Lisbon, Portugal, 03 May – Angola is seeking the International Monetary Fund’s (IMF) support via an ad-hoc agreement to negotiate its debt to the Paris Club and access new credit lines, newsletter Africa Monitor reported.
According to the newsletter published in Lisbon, in the most recent meetings the government has made use of the IMF’s most recent report on Angola, which gives the country’s macroeconomic situation a favorable outlook, in order to negotiate the resolution of debt and financial aid without subjecting itself to a program monitored by the Bretton Woods group.
Becoming part of a monitoring program has been a condition imposed by many countries to negotiate debts bilaterally and provide new aid packages.
Last week, Angola’s Finance Minister, José Pedro de Morais, was in Paris accompanied by the governor of Angola’s Central Bank, Amadeu Maurício, for meetings with representatives of the Paris Club, which represents countries such as Germany, Canada, Spain, the United States, France, the Netherlands, Ireland, Italy, Japan, the United Kingdom and Switzerland.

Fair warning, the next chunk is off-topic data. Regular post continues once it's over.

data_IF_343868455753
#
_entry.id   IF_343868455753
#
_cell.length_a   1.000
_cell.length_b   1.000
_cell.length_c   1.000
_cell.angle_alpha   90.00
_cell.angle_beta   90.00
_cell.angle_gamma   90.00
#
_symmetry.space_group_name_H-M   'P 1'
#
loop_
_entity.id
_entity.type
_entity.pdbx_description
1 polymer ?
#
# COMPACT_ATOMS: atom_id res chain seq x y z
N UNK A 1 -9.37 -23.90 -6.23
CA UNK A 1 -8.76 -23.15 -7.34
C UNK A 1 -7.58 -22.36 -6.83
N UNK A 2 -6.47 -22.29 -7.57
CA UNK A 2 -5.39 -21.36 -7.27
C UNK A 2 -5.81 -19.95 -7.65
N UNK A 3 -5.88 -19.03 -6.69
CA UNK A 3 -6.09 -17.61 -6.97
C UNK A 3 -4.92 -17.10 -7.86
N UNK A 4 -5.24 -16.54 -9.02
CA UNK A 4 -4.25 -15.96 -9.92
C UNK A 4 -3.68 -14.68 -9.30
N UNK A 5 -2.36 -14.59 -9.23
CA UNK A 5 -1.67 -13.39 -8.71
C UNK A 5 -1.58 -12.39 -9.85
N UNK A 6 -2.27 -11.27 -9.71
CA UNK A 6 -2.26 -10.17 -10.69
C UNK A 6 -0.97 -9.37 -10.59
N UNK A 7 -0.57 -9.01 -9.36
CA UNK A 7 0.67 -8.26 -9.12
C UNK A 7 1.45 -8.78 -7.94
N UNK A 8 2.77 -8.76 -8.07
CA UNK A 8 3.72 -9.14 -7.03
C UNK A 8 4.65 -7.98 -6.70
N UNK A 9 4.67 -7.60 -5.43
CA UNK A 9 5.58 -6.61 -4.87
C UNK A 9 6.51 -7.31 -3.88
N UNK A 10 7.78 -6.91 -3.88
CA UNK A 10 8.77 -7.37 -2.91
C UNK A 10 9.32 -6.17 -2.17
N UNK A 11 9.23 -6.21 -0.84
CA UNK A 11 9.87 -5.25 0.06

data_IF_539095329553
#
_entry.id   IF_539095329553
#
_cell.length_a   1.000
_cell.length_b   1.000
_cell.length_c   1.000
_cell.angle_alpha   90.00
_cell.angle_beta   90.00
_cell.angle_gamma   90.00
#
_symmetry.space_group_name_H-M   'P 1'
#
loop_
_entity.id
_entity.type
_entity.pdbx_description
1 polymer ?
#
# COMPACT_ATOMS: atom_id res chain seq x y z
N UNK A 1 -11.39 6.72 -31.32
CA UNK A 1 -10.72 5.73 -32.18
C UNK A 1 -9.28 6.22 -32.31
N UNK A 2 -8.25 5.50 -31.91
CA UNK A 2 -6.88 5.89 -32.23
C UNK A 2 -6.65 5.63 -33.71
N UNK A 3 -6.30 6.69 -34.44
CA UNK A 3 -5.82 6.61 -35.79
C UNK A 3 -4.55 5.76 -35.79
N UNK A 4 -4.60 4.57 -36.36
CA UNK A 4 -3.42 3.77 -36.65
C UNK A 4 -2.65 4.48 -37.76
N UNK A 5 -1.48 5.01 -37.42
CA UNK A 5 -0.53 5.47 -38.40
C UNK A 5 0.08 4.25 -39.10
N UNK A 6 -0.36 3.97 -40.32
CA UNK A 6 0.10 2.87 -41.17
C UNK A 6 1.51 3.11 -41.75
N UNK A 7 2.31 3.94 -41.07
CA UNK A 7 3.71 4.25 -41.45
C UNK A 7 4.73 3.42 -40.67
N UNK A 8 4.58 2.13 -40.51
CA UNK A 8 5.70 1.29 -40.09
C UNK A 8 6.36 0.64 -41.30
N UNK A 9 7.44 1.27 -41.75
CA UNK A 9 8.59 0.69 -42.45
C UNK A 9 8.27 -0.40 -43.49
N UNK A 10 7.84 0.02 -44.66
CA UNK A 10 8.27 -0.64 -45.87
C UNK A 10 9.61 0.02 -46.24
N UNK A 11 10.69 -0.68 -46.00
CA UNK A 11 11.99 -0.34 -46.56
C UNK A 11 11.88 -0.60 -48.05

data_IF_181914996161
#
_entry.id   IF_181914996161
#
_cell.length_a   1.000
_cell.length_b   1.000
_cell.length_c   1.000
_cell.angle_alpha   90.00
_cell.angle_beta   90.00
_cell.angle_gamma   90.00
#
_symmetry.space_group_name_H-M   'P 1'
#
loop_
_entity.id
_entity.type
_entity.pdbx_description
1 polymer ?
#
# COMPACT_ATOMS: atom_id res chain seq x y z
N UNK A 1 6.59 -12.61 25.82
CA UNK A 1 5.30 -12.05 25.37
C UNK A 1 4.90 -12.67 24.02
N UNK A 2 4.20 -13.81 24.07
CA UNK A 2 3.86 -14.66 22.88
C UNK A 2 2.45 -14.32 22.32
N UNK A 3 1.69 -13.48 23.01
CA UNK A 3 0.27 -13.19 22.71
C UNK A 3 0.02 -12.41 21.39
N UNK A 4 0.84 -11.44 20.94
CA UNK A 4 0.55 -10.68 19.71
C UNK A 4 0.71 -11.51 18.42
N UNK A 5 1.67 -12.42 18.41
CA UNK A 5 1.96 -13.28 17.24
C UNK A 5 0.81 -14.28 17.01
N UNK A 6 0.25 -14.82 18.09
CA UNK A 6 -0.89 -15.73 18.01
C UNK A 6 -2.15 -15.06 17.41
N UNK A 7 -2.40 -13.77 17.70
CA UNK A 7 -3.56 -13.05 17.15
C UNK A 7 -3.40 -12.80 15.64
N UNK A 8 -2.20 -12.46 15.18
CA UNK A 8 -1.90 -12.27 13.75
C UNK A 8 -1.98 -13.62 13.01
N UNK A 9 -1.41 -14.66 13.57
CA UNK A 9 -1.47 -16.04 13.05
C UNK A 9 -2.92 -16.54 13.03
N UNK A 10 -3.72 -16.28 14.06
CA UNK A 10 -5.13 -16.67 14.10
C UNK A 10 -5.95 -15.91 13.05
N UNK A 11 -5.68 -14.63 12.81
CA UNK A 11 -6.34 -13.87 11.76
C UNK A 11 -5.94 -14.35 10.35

The debts owed by Angola to the Club are estimated at US$5 billion.
The argument used by the Angolan authorities in the most recent negotiations with international institutions is that Angola no longer needs a monitored agreement given the positive development of the country’s main macroeconomic indicators, backed by the IMF, and the current level of the country’s revenues driven by international oil prices.
Also according to Africa Monitor, after the agreement with the IMF, Angola plans to hold an international donor conference, to gather funds for reconstruction of the country.
In its latest report, the IMF expects that the economy will grow 13 percent between 2007 and 2010, thanks to oil revenues, which would allow an increase in public expenditure and significantly reduce the country’s debt levels. (macauhub)